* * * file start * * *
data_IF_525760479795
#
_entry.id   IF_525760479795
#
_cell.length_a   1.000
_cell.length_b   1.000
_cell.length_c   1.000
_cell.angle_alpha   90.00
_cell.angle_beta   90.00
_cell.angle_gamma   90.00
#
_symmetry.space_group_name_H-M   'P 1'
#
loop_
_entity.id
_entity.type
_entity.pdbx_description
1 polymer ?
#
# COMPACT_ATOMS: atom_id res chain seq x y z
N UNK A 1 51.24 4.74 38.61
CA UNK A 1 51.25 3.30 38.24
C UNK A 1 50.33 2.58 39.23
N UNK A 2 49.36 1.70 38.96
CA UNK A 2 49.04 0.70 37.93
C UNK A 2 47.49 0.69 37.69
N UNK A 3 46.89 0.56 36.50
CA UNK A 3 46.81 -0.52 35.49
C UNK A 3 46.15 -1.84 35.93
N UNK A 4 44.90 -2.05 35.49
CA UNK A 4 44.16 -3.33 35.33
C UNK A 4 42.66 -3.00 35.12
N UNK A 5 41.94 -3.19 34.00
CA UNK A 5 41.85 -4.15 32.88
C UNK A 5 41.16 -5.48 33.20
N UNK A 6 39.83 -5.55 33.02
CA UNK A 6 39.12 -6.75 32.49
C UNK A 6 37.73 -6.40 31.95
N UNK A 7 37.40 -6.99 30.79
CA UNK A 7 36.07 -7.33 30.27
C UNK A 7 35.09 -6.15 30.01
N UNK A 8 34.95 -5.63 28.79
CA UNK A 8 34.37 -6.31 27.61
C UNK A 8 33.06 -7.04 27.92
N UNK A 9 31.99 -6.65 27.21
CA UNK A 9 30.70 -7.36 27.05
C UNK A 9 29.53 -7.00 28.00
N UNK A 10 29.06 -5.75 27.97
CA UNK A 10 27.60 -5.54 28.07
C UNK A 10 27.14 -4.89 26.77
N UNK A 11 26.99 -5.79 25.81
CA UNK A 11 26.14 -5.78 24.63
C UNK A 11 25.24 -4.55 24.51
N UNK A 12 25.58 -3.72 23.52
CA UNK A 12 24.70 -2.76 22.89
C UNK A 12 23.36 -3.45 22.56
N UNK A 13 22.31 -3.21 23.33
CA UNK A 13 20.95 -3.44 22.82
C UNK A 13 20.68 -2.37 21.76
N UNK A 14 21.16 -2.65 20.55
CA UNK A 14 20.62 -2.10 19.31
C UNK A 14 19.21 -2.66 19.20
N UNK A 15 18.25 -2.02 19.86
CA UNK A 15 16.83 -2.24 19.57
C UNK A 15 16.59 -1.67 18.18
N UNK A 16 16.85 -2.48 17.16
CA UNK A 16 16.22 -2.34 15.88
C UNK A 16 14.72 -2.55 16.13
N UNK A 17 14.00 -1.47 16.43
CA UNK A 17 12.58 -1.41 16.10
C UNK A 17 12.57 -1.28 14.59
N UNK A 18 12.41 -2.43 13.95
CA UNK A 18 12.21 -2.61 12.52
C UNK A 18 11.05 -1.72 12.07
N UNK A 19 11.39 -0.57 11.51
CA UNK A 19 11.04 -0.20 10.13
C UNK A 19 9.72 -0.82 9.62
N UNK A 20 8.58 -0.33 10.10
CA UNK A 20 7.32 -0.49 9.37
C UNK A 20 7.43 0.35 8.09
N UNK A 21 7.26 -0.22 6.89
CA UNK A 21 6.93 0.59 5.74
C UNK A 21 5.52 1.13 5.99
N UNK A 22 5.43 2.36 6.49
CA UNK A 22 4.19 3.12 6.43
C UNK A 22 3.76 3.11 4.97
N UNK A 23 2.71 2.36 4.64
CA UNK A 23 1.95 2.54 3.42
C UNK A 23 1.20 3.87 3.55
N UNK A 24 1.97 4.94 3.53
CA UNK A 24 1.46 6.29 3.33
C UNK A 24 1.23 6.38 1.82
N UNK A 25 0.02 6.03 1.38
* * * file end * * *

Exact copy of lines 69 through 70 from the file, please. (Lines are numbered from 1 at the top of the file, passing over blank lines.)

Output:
N UNK A 17 14.00 -1.47 16.43
CA UNK A 17 12.58 -1.41 16.10